HARARE, Zimbabwe (AP) — Banana bread was served at a recent birthday party at Melfort Old People’s home, where a group of residents mustered a raspy happy birthday tune.
Just a week after arriving at the facility, Rodrick Bhatare, in his 90s, said he felt a bittersweet moment at the celebration for a 103-year-old fellow resident.
“I haven’t been this happy in a very long time,” he said. “I just wished I was doing it with my family.” Hard-hit by the pandemic, his family could no longer provide for him, he said.
The economic ravages of COVID-19 are forcing some families in Zimbabwe to abandon the age-old tradition of taking care of older people.
Some roam the streets. The lucky ones end up at facilities for older people— once widely viewed by many Zimbabweans as “un-African” and against the social bonds that have held extended families together for generations.
Rarely talked about, older people are “silent victims” of the pandemic, said Priscilla Gavi, executive director of HelpAge Zimbabwe.
“Parents or elderly relatives have become an extra strain in this pandemic so although it goes against our culture, many people are finding old people’s homes as the only option,” Gavi said.
Zimbabwe’s care homes have experienced a 60 percent increase in admissions since the COVID-19 pandemic erupted in March 2020, and most of the country’s more than 170 facilities for older people are full, she said.
COVID-19 has increased the risk of abuse and neglect of older people across Africa and around the world, according to a report by HelpAge International.
In addition to being one of the groups most at risk of severe illness and death from COVID-19, older people are chronically neglected in response and recovery efforts, especially in lower-income countries, according to the report, “Bearing the Brunt.”
For the older people in care institutions, the experience is both a saving grace and a source of anguish.
Bhatare said that after he retired from work as a quarry miner about two decades ago “all was well” as he alternately stayed with his two daughters and other relatives.
He was living with a married niece and four of her children when COVID-19 hit and their income from selling goods on the street dropped. Food in the home became scarce, tensions rose, and to survive Bhatare began foraging for meals on the streets until concerned neighbors alerted HelpAge, which found him a place in the Melfort home, about 50 kilometers (30 miles) east of Harare, the capital.
“My daughters are married but they are also struggling. I had become a strain to everybody,” he said.
Zimbabwe’s economy was already battered before the pandemic and now more than 80 percent of urban households are struggling to buy basic food supplies, while large numbers of rural families are also sinking into hunger, according to the World Food Program.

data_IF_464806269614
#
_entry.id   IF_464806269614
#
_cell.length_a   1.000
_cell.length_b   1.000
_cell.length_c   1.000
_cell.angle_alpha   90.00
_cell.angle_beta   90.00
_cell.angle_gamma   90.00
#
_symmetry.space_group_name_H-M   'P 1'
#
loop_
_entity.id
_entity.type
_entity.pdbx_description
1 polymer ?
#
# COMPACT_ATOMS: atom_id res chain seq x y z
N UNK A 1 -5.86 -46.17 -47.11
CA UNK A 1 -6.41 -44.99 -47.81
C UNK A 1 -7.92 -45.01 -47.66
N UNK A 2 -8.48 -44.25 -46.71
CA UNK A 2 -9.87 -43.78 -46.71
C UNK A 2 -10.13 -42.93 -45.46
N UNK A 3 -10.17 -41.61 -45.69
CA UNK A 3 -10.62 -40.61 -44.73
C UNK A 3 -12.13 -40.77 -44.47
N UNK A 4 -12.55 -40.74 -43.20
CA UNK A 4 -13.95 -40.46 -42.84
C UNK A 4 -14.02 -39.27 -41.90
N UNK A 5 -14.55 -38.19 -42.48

People age 70 and above make up less than three percent of Zimbabwe’s population of about 15 million and often became casualties of belt-tightening.
“They are not bringing in any income in an environment where even young children are working to contribute towards household incomes. The elderly are becoming the sacrificial lambs. COVID-19 has really knocked them down,” said Phillip Pasirayi, a sociologist and director of the Center for Community Development in Zimbabwe.
Feeling “abandoned” by their families can be a shock for many older people at care facilities, he said.
“It doesn’t really resonate with what we are accustomed to as Africans. You want to spend your last days surrounded by family. That is the tradition,” Pasirayi said.
“When they are forced into old people’s homes, many go into depression, into dementia … they are confused that their children or relatives have abandoned them,” said Daniel Francis, the administrator at Melfort Old People’s home.
Some families resort to tricks to remove their older relatives, he said.
“With the pandemic, some people take an elderly relative to a faraway place. They buy them a drink at the shops, tell them ‘We are coming back,’ and they go for good. Elderly persons are being dumped and they are forgotten,” Francis said. Police take such people to the social welfare department.
“The social welfare department doesn’t have a home so they come to us,” said Francis, whose facility has a capacity for 40 resident. But in the pandemic it limits numbers to 22 to allow more physical distance between residents.
The care homes that don’t charge their residents, and are funded by charities and churches, are under strain.
The Melfort home would find it difficult to return to full capacity, he said, as its donations have dropped by more than 60 percent in the pandemic, he said.
Times are even tougher at the Society for the Destitute Aged’s care home in Harare’s Highfield township. Princess Diana opened an accommodation wing amid much fanfare in 1993. But today paint is peeling off the walls, ceilings are falling in and bees have taken over the out-of-service 200-liter (53-gallon) water heater.
The home has no vehicle so when a resident needs medical care, manager Emilia Mukaratirwa must risk crowded public taxis or, when money permits, hire a small car to rush a retiree to a hospital.
“The whole place needs a makeover, but for now just getting bread is like Christmas. That’s how desperately we need help,” Mukaratirwa said.
Despite the disappointment of not being with family, Bhatare at the Melfort Old People’s home is adjusting to his new reality.
“These strangers have become my family, they treat me well,” he said. “I still love my real family but I don’t want to be a burden to them.”
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